What’s our vector, Victor?

From the OP: “I’ll let you work out how that applies to running”. For tonight’s braindump of a blog, I’ll tell you how that applies to running, as I see it.

You’d think that victors in running would be the people who win races and yes, in some way, they are. However, that would mean there’s only one victor per race which would imply that everyone else lost. Which is bollocks since most of us haven’t a hope in hell of taking home that trophy (well, vouchers for a local restaurant and a bottle of cheap plonk) so why do it?

In running, a victor is someone who pushes themselves and feels good about it. I’ve known a number of people who set their fitness goals far, far too low. They start running and work up to a 5km race after a year’s training. I’m not saying that that first time you run 5km you shouldn’t feel like a winner, but since a race generally isn’t about taking home a trophy (well, a pair of Thorlo’s) it should be about achieving something else.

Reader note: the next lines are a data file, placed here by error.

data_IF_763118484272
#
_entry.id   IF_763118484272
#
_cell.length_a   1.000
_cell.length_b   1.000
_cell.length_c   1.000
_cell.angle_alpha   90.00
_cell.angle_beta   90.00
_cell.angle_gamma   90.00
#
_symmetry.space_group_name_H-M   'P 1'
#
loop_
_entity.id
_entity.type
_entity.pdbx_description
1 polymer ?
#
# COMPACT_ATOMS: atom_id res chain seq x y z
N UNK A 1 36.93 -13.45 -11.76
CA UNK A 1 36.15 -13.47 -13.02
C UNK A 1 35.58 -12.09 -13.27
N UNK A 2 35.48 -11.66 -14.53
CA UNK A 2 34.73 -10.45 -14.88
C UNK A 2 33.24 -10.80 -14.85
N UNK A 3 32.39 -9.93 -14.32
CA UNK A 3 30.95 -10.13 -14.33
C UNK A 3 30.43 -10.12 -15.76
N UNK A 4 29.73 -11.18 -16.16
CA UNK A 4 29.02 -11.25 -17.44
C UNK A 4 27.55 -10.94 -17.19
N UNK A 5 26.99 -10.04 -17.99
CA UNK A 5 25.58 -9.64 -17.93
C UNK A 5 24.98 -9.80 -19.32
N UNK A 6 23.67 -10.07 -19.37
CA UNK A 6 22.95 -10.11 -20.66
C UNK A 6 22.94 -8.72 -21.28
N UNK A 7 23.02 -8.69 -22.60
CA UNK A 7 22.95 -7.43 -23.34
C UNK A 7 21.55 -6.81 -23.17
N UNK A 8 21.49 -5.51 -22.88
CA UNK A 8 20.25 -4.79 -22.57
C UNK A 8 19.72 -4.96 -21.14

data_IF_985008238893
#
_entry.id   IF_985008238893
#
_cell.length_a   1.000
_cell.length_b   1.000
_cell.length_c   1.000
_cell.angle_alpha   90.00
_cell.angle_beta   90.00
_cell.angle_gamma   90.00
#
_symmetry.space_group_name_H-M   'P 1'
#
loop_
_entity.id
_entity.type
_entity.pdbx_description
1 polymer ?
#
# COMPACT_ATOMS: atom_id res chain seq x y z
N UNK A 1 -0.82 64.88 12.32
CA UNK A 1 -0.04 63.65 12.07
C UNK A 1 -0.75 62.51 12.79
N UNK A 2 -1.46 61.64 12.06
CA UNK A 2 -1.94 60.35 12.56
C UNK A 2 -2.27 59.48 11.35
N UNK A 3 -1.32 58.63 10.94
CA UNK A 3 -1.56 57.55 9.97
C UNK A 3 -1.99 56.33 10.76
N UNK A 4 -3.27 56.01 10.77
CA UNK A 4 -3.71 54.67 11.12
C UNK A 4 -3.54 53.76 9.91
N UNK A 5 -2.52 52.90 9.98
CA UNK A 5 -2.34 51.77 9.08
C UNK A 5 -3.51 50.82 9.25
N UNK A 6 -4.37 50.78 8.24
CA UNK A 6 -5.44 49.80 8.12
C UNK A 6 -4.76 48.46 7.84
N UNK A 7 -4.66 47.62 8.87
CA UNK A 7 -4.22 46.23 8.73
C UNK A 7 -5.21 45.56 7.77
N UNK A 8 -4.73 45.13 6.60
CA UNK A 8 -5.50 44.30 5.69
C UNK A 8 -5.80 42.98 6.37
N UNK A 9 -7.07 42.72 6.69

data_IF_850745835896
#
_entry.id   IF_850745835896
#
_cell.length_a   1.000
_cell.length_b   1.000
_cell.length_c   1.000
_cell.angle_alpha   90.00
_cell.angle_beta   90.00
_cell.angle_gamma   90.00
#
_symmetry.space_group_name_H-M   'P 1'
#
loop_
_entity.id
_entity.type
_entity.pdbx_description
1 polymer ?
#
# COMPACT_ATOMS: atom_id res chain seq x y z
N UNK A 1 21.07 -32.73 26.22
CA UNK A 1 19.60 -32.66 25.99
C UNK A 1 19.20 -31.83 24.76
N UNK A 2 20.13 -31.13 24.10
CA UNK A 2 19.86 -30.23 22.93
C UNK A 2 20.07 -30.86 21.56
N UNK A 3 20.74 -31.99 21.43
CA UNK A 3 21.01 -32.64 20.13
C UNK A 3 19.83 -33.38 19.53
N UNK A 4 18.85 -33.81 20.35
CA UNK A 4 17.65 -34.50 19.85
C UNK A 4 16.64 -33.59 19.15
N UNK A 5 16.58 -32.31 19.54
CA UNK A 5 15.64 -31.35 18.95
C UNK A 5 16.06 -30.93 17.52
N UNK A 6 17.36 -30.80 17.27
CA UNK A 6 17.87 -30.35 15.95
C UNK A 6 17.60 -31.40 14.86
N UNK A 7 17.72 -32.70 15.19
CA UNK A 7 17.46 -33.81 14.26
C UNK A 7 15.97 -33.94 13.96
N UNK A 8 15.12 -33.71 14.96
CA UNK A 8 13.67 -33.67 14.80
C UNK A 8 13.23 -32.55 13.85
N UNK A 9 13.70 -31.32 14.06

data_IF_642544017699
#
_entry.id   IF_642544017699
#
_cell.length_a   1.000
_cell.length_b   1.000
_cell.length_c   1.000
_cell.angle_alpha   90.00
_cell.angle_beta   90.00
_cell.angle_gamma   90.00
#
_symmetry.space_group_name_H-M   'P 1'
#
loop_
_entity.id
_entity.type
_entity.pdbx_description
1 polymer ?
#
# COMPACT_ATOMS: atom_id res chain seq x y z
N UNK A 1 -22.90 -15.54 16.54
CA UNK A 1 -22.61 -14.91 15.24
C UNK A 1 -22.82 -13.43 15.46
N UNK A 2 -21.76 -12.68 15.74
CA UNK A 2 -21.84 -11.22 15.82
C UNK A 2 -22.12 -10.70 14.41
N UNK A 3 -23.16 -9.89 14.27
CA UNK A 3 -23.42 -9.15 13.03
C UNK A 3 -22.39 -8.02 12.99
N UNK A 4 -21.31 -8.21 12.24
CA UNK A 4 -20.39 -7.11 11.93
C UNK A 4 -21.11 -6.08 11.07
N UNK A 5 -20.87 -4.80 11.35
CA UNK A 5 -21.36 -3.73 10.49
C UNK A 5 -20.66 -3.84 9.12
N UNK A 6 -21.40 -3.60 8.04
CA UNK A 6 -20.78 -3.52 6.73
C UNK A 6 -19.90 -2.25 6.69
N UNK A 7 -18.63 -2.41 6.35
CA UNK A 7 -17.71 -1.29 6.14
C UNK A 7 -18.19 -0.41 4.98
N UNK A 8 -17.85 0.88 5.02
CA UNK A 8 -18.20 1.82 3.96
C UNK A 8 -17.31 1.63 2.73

Victors push themselves under race conditions to do better or feel better. Ran 10km and felt like a sack of coal by the end? Well done! You just ran 10km! winnar! Next time you do it, have more breath by the end and take less time. winnar!

Victors look at different races or routes and think “I’ve never done that, sign me up!”. They don’t look at distance or terrain as being something that’s comfortably within their field of experience, they look for new challenges. Or they do the same race and think “where can I improve?”.

A victim knows their limits. Victors mis-quote Douglas Adams and say “I love limits! I like the whooshing sound they make as they fly by.”

Distance: 7.14km
Time taken: 00:34:10
Average/Max Speed : 12.54/22.22 kph
Average/Min Pace : 00:04:47/00:02:42
Calories: 509 ******